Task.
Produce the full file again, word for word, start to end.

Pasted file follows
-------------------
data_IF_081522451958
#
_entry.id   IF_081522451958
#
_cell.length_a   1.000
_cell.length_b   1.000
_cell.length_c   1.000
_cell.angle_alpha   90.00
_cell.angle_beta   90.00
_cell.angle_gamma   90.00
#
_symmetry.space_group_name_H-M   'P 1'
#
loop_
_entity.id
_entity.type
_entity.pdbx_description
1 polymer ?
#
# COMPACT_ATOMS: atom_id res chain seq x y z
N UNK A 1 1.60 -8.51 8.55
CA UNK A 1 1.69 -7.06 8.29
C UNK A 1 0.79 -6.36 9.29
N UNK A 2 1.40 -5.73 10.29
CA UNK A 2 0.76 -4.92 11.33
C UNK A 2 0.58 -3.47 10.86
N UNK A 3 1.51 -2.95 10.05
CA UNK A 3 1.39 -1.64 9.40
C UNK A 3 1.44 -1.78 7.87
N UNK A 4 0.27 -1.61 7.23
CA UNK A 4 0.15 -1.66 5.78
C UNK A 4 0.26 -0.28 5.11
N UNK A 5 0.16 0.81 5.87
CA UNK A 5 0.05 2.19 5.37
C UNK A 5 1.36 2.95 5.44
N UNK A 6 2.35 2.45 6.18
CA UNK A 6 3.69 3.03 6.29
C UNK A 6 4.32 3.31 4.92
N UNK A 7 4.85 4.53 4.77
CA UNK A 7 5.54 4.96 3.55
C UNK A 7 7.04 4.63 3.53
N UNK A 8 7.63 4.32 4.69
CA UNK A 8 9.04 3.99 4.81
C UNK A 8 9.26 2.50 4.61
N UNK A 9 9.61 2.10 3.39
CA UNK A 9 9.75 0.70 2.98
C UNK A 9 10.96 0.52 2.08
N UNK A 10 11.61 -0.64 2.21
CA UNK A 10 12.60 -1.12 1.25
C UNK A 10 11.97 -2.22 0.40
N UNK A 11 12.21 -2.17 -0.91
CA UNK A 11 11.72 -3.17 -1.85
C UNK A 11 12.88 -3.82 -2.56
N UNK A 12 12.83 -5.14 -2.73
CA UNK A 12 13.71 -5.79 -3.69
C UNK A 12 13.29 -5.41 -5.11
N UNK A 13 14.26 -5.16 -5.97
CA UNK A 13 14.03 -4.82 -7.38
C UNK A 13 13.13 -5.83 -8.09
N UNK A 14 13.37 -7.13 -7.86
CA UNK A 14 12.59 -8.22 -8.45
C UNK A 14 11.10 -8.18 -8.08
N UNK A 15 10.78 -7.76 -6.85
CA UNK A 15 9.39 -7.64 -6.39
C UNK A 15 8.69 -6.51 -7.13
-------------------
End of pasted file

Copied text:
data_IF_081522451958
#
_entry.id   IF_081522451958
#
_cell.length_a   1.000
_cell.length_b   1.000
_cell.length_c   1.000
_cell.angle_alpha   90.00
_cell.angle_beta   90.00
_cell.angle_gamma   90.00
#
_symmetry.space_group_name_H-M   'P 1'
#
loop_
_entity.id
_entity.type
_entity.pdbx_description
1 polymer ?
#
# COMPACT_ATOMS: atom_id res chain seq x y z
N UNK A 1 1.60 -8.51 8.55
CA UNK A 1 1.69 -7.06 8.29
C UNK A 1 0.79 -6.36 9.29
N UNK A 2 1.40 -5.73 10.29
CA UNK A 2 0.76 -4.92 11.33
C UNK A 2 0.58 -3.47 10.86
N UNK A 3 1.51 -2.95 10.05
CA UNK A 3 1.39 -1.64 9.40
C UNK A 3 1.44 -1.78 7.87
N UNK A 4 0.27 -1.61 7.23
CA UNK A 4 0.15 -1.66 5.78
C UNK A 4 0.26 -0.28 5.11
N UNK A 5 0.16 0.81 5.87
CA UNK A 5 0.05 2.19 5.37
C UNK A 5 1.36 2.95 5.44
N UNK A 6 2.35 2.45 6.18
CA UNK A 6 3.69 3.03 6.29
C UNK A 6 4.32 3.31 4.92
N UNK A 7 4.85 4.53 4.77
CA UNK A 7 5.54 4.96 3.55
C UNK A 7 7.04 4.63 3.53
N UNK A 8 7.63 4.32 4.69
CA UNK A 8 9.04 3.99 4.81
C UNK A 8 9.26 2.50 4.61
N UNK A 9 9.61 2.10 3.39
CA UNK A 9 9.75 0.70 2.98
C UNK A 9 10.96 0.52 2.08
N UNK A 10 11.61 -0.64 2.21
CA UNK A 10 12.60 -1.12 1.25
C UNK A 10 11.97 -2.22 0.40
N UNK A 11 12.21 -2.17 -0.91
CA UNK A 11 11.72 -3.17 -1.85
C UNK A 11 12.88 -3.82 -2.56
N UNK A 12 12.83 -5.14 -2.73
CA UNK A 12 13.71 -5.79 -3.69
C UNK A 12 13.29 -5.41 -5.11
N UNK A 13 14.26 -5.16 -5.97
CA UNK A 13 14.03 -4.82 -7.38
C UNK A 13 13.13 -5.83 -8.09
N UNK A 14 13.37 -7.13 -7.86
CA UNK A 14 12.59 -8.22 -8.45
C UNK A 14 11.10 -8.18 -8.08
N UNK A 15 10.78 -7.76 -6.85
CA UNK A 15 9.39 -7.64 -6.39
C UNK A 15 8.69 -6.51 -7.13